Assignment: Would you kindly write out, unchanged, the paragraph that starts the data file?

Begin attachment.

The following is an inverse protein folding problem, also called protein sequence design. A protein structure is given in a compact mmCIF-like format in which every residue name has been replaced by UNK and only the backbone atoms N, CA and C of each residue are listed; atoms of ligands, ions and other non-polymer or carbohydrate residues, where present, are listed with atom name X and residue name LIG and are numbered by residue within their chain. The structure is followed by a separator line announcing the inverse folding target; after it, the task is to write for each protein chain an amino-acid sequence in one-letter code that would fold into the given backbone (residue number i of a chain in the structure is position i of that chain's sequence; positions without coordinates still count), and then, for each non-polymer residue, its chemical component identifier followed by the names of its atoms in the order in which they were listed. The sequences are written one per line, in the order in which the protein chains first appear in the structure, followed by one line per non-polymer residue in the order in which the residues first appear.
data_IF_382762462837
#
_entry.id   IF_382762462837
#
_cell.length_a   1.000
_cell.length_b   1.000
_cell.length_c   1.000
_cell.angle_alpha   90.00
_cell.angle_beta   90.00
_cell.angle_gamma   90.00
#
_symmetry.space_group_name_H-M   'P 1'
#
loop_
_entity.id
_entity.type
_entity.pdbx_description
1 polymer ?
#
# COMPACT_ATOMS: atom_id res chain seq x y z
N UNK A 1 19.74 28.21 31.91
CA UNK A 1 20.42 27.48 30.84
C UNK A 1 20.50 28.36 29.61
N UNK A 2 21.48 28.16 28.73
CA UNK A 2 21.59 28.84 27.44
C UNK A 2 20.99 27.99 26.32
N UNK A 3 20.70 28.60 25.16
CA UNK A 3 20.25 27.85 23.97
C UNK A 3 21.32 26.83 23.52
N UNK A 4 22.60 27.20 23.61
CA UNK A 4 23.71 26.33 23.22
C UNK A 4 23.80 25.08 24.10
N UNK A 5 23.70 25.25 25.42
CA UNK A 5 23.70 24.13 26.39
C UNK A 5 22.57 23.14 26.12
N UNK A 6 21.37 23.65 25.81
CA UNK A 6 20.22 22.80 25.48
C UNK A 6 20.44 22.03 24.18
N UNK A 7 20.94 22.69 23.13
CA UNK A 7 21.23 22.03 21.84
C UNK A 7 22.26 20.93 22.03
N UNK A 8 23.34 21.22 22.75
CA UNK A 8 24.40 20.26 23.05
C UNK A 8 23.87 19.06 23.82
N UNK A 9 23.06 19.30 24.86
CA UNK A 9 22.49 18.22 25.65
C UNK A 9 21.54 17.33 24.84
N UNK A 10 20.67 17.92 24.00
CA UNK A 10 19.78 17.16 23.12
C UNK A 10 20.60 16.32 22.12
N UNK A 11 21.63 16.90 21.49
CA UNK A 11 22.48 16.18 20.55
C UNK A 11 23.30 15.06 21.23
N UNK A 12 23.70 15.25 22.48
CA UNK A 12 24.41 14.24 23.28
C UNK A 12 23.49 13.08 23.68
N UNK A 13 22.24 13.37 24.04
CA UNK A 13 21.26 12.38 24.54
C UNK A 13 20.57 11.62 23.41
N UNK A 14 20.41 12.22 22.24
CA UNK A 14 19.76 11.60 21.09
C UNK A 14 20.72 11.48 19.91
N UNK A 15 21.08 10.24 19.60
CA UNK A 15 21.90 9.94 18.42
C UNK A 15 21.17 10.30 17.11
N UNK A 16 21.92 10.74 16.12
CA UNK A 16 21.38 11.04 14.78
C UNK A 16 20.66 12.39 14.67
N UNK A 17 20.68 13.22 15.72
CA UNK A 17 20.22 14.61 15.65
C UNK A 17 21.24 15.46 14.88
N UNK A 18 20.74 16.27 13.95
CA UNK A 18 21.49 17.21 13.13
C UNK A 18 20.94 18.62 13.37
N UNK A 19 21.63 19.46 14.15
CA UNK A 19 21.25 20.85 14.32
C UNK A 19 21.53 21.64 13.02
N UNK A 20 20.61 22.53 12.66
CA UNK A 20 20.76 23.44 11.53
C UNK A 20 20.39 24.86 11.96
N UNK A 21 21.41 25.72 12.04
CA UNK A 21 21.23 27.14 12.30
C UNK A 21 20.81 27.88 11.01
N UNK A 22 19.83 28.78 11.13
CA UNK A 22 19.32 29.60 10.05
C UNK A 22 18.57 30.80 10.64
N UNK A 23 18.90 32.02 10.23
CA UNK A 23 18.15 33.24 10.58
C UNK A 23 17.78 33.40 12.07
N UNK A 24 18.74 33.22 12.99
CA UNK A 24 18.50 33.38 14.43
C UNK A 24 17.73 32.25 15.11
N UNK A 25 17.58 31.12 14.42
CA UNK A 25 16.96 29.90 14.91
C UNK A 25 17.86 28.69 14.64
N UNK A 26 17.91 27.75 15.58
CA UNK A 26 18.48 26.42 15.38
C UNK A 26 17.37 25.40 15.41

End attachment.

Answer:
The following is an inverse protein folding problem, also called protein sequence design. A protein structure is given in a compact mmCIF-like format in which every residue name has been replaced by UNK and only the backbone atoms N, CA and C of each residue are listed; atoms of ligands, ions and other non-polymer or carbohydrate residues, where present, are listed with atom name X and residue name LIG and are numbered by residue within their chain. The structure is followed by a separator line announcing the inverse folding target; after it, the task is to write for each protein chain an amino-acid sequence in one-letter code that would fold into the given backbone (residue number i of a chain in the structure is position i of that chain's sequence; positions without coordinates still count), and then, for each non-polymer residue, its chemical component identifier followed by the names of its atoms in the order in which they were listed. The sequences are written one per line, in the order in which the protein chains first appear in the structure, followed by one line per non-polymer residue in the order in which the residues first appear.